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Francis Jackson Garrison, William Lloyd Garrison, 1805-1879; the story of his life told by his children: volume 1, Chapter 4: editorial Experiments.—1826-1828. (search)
and that he wrote after the disheartening meeting at Mr. Collier's, and one cannot but be struck by the vigor, courage, and prophetic confidence of the writer. In this article the number of anti-intemperance societies then existing was estimated as rather less than one hundred, and of anti-slavery societies as upwards of one hundred and thirty,—most of them in slave States and of Lundy's formation, among the Quakers. Allusion was made to the colonization of one thousand colored people in Liberia, and the emigration of seven or eight thousand more to Hayti within four years, and to the fact that influential citizens in the District of Columbia, and in many other places, were then signing petitions to Congress for the abolition of slavery in the District. If this important principle be recognized by that body, said the editor, it will be a bright omen of the future emancipation of the whole country. The formation of peace societies was also noted with satisfaction by him. The br
Francis Jackson Garrison, William Lloyd Garrison, 1805-1879; the story of his life told by his children: volume 1, Chapter 5: Bennington and the Journal of the Times1828-29. (search)
perpetual alarm; how, in addition to these, shall we be able to contend successfully with millions of armed and desperate men, as we must eventually, if slavery do not cease? At the conclusion of Mr. Garrison's address Mr. Plumly, an agent of the American Colonization Society, briefly urged its claims to support, and a collection in aid of it was taken up; but, beyond what is quoted above, the orator of the day said nothing in favor of the Society, except to commend the infant colony of Liberia. The Boston American Traveller of three days later contained a notice of the discourse, in which the orator was described as of quite a youthful appearance, and habited in a suit of black, with his neck bare, and a broad linen collar spread over that of his coat. His prefatory remarks were rendered inaudible by the feebleness of his utterance; but, as he advanced, his voice was raised, his confidence was regained, and his earnestness became perceptible. The Traveller's abstract of his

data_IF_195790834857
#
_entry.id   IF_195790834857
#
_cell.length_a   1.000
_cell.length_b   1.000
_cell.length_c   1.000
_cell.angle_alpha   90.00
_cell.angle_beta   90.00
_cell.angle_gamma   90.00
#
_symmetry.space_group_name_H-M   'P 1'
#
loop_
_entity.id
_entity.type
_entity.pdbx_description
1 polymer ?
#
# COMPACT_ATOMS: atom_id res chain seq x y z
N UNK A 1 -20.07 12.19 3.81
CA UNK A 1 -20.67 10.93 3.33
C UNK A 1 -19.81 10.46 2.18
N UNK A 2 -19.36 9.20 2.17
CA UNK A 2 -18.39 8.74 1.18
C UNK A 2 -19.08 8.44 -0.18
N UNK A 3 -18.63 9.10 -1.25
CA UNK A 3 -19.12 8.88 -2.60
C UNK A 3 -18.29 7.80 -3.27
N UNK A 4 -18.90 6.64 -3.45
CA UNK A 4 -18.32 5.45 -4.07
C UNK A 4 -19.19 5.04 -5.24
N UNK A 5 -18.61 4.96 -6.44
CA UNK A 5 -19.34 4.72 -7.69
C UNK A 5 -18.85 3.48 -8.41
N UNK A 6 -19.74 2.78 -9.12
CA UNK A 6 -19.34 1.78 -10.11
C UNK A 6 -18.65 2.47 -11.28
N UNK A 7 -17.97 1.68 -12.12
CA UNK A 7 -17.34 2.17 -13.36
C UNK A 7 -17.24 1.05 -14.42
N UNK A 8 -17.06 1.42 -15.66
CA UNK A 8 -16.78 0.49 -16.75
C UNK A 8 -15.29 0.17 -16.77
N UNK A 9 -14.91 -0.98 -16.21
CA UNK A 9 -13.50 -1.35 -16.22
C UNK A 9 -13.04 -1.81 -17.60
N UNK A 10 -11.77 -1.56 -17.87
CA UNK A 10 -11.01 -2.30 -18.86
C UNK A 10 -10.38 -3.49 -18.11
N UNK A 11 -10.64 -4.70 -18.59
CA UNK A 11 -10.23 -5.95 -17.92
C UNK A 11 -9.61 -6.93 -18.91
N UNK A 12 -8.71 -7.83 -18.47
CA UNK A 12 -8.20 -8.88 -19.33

Francis Jackson Garrison, William Lloyd Garrison, 1805-1879; the story of his life told by his children: volume 1, Chapter 6: the genius of Universal emancipation.1829-30. (search)
ciety. No man contemplates with more intense interest and unmingled satisfaction the colony at Liberia than the subscriber. I have elsewhere termed it the lungs and heart of Africa, full of generoued slaves, I view the republic of Hayti with a favourable eye. In many points it is superior to Liberia. Its climate is more salubrious, its government is stable, its locality is near, and transportileges. Our free coloured people, moreover, generally cherish less repugnance to Hayti than to Liberia. But while I would encourage every feasible plan for the reduction of this part of our populon he could concerning the Haytian government and people. He evidently took little interest in Liberia, and, as has been already mentioned, had early expressed his distrust of Ante, p. 91. the Cong to the fact that the Colonization Society had transported only thirteen hundred emigrants to Liberia in thirteen years, while the slave population had increased half a million during the same peri
Francis Jackson Garrison, William Lloyd Garrison, 1805-1879; the story of his life told by his children: volume 1, Chapter 8: the Liberator1831. (search)